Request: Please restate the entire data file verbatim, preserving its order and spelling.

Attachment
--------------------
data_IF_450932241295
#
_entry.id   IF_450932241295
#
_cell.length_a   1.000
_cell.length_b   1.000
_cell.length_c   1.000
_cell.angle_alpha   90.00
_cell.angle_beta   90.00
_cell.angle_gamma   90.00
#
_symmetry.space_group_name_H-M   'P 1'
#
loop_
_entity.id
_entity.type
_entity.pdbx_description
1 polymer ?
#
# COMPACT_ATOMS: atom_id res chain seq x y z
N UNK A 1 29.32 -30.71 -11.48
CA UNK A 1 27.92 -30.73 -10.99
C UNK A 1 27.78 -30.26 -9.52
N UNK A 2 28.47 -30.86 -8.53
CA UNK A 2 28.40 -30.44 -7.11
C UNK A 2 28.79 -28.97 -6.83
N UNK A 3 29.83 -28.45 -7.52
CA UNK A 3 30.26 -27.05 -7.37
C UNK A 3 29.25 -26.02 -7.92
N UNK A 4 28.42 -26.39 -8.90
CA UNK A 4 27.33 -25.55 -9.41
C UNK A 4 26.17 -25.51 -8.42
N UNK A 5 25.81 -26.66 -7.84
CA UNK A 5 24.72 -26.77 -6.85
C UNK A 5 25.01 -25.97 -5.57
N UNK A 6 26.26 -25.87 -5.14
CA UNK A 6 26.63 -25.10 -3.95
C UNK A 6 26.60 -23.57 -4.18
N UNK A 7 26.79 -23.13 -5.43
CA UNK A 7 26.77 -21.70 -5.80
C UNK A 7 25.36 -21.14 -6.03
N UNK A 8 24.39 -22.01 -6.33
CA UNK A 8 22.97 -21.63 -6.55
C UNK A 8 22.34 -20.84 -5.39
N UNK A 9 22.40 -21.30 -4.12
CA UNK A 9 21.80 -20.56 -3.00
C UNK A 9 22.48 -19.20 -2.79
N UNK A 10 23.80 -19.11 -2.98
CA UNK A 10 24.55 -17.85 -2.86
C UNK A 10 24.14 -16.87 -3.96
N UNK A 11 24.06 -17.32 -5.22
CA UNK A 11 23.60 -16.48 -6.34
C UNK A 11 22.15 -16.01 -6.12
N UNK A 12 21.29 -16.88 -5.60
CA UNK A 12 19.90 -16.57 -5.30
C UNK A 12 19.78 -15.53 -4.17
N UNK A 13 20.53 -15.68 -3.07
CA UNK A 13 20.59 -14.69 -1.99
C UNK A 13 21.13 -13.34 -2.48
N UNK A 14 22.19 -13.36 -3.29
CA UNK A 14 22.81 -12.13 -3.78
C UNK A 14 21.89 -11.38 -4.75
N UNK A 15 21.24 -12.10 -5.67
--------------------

data_IF_450932241295
#
_entry.id   IF_450932241295
#
_cell.length_a   1.000
_cell.length_b   1.000
_cell.length_c   1.000
_cell.angle_alpha   90.00
_cell.angle_beta   90.00
_cell.angle_gamma   90.00
#
_symmetry.space_group_name_H-M   'P 1'
#
loop_
_entity.id
_entity.type
_entity.pdbx_description
1 polymer ?
#
# COMPACT_ATOMS: atom_id res chain seq x y z
N UNK A 1 29.32 -30.71 -11.48
CA UNK A 1 27.92 -30.73 -10.99
C UNK A 1 27.78 -30.26 -9.52
N UNK A 2 28.47 -30.86 -8.53
CA UNK A 2 28.40 -30.44 -7.11
C UNK A 2 28.79 -28.97 -6.83
N UNK A 3 29.83 -28.45 -7.52
CA UNK A 3 30.26 -27.05 -7.37
C UNK A 3 29.25 -26.02 -7.92
N UNK A 4 28.42 -26.39 -8.90
CA UNK A 4 27.33 -25.55 -9.41
C UNK A 4 26.17 -25.51 -8.42
N UNK A 5 25.81 -26.66 -7.84
CA UNK A 5 24.72 -26.77 -6.85
C UNK A 5 25.01 -25.97 -5.57
N UNK A 6 26.26 -25.87 -5.14
CA UNK A 6 26.63 -25.10 -3.95
C UNK A 6 26.60 -23.57 -4.18
N UNK A 7 26.79 -23.13 -5.43
CA UNK A 7 26.77 -21.70 -5.80
C UNK A 7 25.36 -21.14 -6.03
N UNK A 8 24.39 -22.01 -6.33
CA UNK A 8 22.97 -21.63 -6.55
C UNK A 8 22.34 -20.84 -5.39
N UNK A 9 22.40 -21.30 -4.12
CA UNK A 9 21.80 -20.56 -3.00
C UNK A 9 22.48 -19.20 -2.79
N UNK A 10 23.80 -19.11 -2.98
CA UNK A 10 24.55 -17.85 -2.86
C UNK A 10 24.14 -16.87 -3.96
N UNK A 11 24.06 -17.32 -5.22
CA UNK A 11 23.60 -16.48 -6.34
C UNK A 11 22.15 -16.01 -6.12
N UNK A 12 21.29 -16.88 -5.60
CA UNK A 12 19.90 -16.57 -5.30
C UNK A 12 19.78 -15.53 -4.17
N UNK A 13 20.53 -15.68 -3.07
CA UNK A 13 20.59 -14.69 -1.99
C UNK A 13 21.13 -13.34 -2.48
N UNK A 14 22.19 -13.36 -3.29
CA UNK A 14 22.81 -12.13 -3.78
C UNK A 14 21.89 -11.38 -4.75
N UNK A 15 21.24 -12.10 -5.67